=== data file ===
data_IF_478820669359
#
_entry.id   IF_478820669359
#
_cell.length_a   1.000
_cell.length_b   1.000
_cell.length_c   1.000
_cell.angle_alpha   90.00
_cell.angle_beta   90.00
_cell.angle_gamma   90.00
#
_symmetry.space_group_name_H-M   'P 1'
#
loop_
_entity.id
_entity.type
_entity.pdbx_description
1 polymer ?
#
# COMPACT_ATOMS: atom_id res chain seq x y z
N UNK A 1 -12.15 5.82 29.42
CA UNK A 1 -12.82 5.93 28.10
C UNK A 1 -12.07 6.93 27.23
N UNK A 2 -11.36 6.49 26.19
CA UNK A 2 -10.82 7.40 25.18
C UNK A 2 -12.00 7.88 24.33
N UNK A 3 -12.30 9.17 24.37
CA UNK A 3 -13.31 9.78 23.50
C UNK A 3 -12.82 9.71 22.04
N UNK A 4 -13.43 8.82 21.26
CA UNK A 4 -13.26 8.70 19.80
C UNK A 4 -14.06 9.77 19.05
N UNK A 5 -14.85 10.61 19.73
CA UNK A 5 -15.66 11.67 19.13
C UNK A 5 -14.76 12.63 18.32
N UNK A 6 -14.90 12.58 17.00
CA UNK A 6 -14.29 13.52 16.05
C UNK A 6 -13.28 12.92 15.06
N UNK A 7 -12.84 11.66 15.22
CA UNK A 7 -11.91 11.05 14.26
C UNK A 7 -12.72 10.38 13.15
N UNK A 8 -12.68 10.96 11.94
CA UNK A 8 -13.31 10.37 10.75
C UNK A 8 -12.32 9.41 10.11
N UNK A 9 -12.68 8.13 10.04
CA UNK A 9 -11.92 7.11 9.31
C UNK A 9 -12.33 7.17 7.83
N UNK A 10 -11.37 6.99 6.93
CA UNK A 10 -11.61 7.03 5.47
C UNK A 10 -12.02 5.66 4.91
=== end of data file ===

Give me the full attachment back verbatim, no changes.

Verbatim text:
data_IF_478820669359
#
_entry.id   IF_478820669359
#
_cell.length_a   1.000
_cell.length_b   1.000
_cell.length_c   1.000
_cell.angle_alpha   90.00
_cell.angle_beta   90.00
_cell.angle_gamma   90.00
#
_symmetry.space_group_name_H-M   'P 1'
#
loop_
_entity.id
_entity.type
_entity.pdbx_description
1 polymer ?
#
# COMPACT_ATOMS: atom_id res chain seq x y z
N UNK A 1 -12.15 5.82 29.42
CA UNK A 1 -12.82 5.93 28.10
C UNK A 1 -12.07 6.93 27.23
N UNK A 2 -11.36 6.49 26.19
CA UNK A 2 -10.82 7.40 25.18
C UNK A 2 -12.00 7.88 24.33
N UNK A 3 -12.30 9.17 24.37
CA UNK A 3 -13.31 9.78 23.50
C UNK A 3 -12.82 9.71 22.04
N UNK A 4 -13.43 8.82 21.26
CA UNK A 4 -13.26 8.70 19.80
C UNK A 4 -14.06 9.77 19.05
N UNK A 5 -14.85 10.61 19.73
CA UNK A 5 -15.66 11.67 19.13
C UNK A 5 -14.76 12.63 18.32
N UNK A 6 -14.90 12.58 17.00
CA UNK A 6 -14.29 13.52 16.05
C UNK A 6 -13.28 12.92 15.06
N UNK A 7 -12.84 11.66 15.22
CA UNK A 7 -11.91 11.05 14.26
C UNK A 7 -12.72 10.38 13.15
N UNK A 8 -12.68 10.96 11.94
CA UNK A 8 -13.31 10.37 10.75
C UNK A 8 -12.32 9.41 10.11
N UNK A 9 -12.68 8.13 10.04
CA UNK A 9 -11.92 7.11 9.31
C UNK A 9 -12.33 7.17 7.83
N UNK A 10 -11.37 6.99 6.93
CA UNK A 10 -11.61 7.03 5.47
C UNK A 10 -12.02 5.66 4.91